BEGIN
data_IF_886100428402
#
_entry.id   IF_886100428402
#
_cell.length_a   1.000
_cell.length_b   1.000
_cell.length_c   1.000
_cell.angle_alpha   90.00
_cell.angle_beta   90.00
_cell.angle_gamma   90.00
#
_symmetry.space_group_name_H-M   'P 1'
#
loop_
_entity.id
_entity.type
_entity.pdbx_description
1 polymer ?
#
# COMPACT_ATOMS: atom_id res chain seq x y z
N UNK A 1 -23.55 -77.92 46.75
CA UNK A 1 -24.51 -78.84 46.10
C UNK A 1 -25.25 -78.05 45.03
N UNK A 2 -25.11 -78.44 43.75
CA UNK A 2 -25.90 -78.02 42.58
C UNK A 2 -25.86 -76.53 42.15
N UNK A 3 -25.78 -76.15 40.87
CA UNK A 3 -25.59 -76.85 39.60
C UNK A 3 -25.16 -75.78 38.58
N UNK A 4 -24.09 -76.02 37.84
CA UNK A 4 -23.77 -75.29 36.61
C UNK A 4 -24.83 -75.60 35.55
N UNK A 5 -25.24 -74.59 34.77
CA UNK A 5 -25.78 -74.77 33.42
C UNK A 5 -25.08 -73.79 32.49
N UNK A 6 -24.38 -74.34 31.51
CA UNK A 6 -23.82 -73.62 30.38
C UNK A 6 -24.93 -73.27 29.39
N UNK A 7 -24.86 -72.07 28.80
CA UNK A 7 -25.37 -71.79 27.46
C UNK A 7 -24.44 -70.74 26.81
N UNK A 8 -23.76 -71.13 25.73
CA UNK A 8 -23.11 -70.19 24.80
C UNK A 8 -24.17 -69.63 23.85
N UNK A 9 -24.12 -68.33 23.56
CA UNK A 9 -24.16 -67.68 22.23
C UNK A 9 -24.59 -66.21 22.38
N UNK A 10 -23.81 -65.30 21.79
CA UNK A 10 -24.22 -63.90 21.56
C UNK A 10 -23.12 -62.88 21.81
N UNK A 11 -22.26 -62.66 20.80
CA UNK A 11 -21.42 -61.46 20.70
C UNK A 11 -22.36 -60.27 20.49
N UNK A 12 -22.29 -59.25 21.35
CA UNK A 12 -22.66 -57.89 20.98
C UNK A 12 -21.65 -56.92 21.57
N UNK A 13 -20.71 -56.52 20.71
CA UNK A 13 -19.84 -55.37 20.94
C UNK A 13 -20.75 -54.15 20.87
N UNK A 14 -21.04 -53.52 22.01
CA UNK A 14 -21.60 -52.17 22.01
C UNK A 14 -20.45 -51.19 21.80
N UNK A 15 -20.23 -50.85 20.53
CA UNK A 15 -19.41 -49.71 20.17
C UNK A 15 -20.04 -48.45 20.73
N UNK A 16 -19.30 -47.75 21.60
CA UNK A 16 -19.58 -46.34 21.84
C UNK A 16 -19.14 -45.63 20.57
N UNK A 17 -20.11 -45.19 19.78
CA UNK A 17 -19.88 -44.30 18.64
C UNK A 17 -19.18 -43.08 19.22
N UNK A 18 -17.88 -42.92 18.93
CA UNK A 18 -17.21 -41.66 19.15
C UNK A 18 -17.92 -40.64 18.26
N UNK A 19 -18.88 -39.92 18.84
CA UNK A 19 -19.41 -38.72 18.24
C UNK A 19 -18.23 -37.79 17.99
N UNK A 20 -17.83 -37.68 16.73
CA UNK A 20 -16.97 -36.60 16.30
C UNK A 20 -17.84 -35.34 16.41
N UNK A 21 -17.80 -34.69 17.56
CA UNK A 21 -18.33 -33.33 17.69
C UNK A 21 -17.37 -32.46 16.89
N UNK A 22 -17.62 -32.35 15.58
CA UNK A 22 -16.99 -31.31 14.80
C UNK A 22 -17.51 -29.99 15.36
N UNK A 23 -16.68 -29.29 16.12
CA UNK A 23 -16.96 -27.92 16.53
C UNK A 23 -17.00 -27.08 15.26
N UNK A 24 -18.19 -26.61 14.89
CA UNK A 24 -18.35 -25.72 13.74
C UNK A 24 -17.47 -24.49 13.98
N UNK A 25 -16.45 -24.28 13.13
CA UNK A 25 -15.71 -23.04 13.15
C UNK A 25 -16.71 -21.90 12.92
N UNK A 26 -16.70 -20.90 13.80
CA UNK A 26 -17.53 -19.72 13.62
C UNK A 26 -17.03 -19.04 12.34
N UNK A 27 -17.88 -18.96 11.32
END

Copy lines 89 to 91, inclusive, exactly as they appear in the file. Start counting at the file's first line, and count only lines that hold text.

C UNK A 23 -17.00 -27.08 15.26
N UNK A 24 -18.19 -26.61 14.89
CA UNK A 24 -18.35 -25.72 13.74